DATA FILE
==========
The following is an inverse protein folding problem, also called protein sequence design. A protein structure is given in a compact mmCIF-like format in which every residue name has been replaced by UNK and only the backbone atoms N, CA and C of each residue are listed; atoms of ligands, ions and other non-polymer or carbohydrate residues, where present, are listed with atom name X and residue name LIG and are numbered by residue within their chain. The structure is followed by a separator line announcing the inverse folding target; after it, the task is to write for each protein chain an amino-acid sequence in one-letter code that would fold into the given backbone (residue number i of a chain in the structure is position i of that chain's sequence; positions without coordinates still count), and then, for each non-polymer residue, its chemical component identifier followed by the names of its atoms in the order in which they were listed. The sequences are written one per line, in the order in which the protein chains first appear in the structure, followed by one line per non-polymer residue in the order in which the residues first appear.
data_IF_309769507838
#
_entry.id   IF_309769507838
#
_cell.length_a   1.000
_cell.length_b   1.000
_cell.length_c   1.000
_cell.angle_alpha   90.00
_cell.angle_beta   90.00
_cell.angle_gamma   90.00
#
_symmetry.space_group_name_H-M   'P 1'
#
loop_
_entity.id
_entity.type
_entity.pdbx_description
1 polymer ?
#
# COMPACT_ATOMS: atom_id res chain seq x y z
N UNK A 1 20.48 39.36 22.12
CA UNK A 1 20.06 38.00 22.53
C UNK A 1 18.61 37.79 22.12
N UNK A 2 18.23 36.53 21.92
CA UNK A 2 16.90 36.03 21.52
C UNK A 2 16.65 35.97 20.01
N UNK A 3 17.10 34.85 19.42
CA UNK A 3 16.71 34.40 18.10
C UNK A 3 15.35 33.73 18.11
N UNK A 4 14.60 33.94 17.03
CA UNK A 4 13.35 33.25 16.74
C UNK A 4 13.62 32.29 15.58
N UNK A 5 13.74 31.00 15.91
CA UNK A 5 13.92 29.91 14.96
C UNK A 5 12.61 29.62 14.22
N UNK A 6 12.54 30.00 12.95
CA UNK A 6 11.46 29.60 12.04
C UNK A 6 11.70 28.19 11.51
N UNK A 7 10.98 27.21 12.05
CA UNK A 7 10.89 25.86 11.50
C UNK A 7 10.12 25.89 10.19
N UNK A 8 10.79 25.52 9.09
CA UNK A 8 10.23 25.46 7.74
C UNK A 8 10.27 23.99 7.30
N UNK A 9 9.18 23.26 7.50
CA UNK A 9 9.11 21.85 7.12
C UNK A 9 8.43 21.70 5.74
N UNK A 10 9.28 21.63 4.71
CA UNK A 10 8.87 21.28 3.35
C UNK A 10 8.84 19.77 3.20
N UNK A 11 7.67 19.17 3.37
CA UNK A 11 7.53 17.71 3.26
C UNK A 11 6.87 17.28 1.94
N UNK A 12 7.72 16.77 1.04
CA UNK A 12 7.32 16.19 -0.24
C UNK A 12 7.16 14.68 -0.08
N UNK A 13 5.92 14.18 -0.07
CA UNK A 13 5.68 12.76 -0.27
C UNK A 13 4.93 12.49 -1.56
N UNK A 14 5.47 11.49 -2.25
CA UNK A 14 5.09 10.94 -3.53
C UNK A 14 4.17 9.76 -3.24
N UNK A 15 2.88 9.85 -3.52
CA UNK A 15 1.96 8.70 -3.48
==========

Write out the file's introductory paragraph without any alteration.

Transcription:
The following is an inverse protein folding problem, also called protein sequence design. A protein structure is given in a compact mmCIF-like format in which every residue name has been replaced by UNK and only the backbone atoms N, CA and C of each residue are listed; atoms of ligands, ions and other non-polymer or carbohydrate residues, where present, are listed with atom name X and residue name LIG and are numbered by residue within their chain. The structure is followed by a separator line announcing the inverse folding target; after it, the task is to write for each protein chain an amino-acid sequence in one-letter code that would fold into the given backbone (residue number i of a chain in the structure is position i of that chain's sequence; positions without coordinates still count), and then, for each non-polymer residue, its chemical component identifier followed by the names of its atoms in the order in which they were listed. The sequences are written one per line, in the order in which the protein chains first appear in the structure, followed by one line per non-polymer residue in the order in which the residues first appear.